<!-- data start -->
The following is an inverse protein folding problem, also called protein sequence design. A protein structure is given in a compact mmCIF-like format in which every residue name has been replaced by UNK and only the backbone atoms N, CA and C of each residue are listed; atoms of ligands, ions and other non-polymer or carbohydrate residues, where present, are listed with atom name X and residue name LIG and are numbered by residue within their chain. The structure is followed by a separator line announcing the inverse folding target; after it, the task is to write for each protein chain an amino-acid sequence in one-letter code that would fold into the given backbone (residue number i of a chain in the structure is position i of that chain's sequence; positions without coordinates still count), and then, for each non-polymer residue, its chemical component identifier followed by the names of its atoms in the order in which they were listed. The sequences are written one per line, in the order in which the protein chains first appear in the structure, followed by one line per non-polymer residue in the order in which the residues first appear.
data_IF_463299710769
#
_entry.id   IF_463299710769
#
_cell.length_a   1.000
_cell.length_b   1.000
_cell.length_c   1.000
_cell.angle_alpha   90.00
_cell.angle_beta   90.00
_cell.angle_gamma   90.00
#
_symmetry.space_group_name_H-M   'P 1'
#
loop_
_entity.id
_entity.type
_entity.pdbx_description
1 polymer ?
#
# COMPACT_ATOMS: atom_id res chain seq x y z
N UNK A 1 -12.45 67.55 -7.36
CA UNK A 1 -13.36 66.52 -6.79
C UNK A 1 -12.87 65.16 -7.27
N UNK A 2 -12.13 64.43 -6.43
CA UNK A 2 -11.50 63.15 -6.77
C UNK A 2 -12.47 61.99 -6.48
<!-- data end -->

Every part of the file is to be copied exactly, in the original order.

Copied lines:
The following is an inverse protein folding problem, also called protein sequence design. A protein structure is given in a compact mmCIF-like format in which every residue name has been replaced by UNK and only the backbone atoms N, CA and C of each residue are listed; atoms of ligands, ions and other non-polymer or carbohydrate residues, where present, are listed with atom name X and residue name LIG and are numbered by residue within their chain. The structure is followed by a separator line announcing the inverse folding target; after it, the task is to write for each protein chain an amino-acid sequence in one-letter code that would fold into the given backbone (residue number i of a chain in the structure is position i of that chain's sequence; positions without coordinates still count), and then, for each non-polymer residue, its chemical component identifier followed by the names of its atoms in the order in which they were listed. The sequences are written one per line, in the order in which the protein chains first appear in the structure, followed by one line per non-polymer residue in the order in which the residues first appear.
data_IF_463299710769
#
_entry.id   IF_463299710769
#
_cell.length_a   1.000
_cell.length_b   1.000
_cell.length_c   1.000
_cell.angle_alpha   90.00
_cell.angle_beta   90.00
_cell.angle_gamma   90.00
#
_symmetry.space_group_name_H-M   'P 1'
#
loop_
_entity.id
_entity.type
_entity.pdbx_description
1 polymer ?
#
# COMPACT_ATOMS: atom_id res chain seq x y z
N UNK A 1 -12.45 67.55 -7.36
CA UNK A 1 -13.36 66.52 -6.79
C UNK A 1 -12.87 65.16 -7.27
N UNK A 2 -12.13 64.43 -6.43
CA UNK A 2 -11.50 63.15 -6.77
C UNK A 2 -12.47 61.99 -6.48